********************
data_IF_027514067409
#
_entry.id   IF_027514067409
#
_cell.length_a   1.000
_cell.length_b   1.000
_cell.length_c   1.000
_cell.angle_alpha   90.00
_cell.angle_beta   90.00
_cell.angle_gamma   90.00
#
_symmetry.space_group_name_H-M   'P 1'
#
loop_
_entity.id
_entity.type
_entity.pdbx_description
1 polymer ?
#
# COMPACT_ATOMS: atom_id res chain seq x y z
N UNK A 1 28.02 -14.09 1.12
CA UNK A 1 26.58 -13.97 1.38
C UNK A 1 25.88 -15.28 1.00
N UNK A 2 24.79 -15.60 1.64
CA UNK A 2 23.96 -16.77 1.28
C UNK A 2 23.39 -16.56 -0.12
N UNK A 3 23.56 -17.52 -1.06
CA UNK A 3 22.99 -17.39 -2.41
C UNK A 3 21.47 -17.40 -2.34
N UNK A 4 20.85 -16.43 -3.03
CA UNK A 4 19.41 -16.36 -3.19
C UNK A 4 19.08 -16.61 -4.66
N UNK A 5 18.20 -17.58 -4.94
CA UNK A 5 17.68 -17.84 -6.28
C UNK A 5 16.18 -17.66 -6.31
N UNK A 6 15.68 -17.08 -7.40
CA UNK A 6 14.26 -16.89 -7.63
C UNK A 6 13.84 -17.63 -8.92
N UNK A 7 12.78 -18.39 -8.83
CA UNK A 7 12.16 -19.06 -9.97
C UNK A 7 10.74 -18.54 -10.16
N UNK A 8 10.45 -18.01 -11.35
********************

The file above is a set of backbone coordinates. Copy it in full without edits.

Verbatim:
data_IF_027514067409
#
_entry.id   IF_027514067409
#
_cell.length_a   1.000
_cell.length_b   1.000
_cell.length_c   1.000
_cell.angle_alpha   90.00
_cell.angle_beta   90.00
_cell.angle_gamma   90.00
#
_symmetry.space_group_name_H-M   'P 1'
#
loop_
_entity.id
_entity.type
_entity.pdbx_description
1 polymer ?
#
# COMPACT_ATOMS: atom_id res chain seq x y z
N UNK A 1 28.02 -14.09 1.12
CA UNK A 1 26.58 -13.97 1.38
C UNK A 1 25.88 -15.28 1.00
N UNK A 2 24.79 -15.60 1.64
CA UNK A 2 23.96 -16.77 1.28
C UNK A 2 23.39 -16.56 -0.12
N UNK A 3 23.56 -17.52 -1.06
CA UNK A 3 22.99 -17.39 -2.41
C UNK A 3 21.47 -17.40 -2.34
N UNK A 4 20.85 -16.43 -3.03
CA UNK A 4 19.41 -16.36 -3.19
C UNK A 4 19.08 -16.61 -4.66
N UNK A 5 18.20 -17.58 -4.94
CA UNK A 5 17.68 -17.84 -6.28
C UNK A 5 16.18 -17.66 -6.31
N UNK A 6 15.68 -17.08 -7.40
CA UNK A 6 14.26 -16.89 -7.63
C UNK A 6 13.84 -17.63 -8.92
N UNK A 7 12.78 -18.39 -8.83
CA UNK A 7 12.16 -19.06 -9.97
C UNK A 7 10.74 -18.54 -10.16
N UNK A 8 10.45 -18.01 -11.35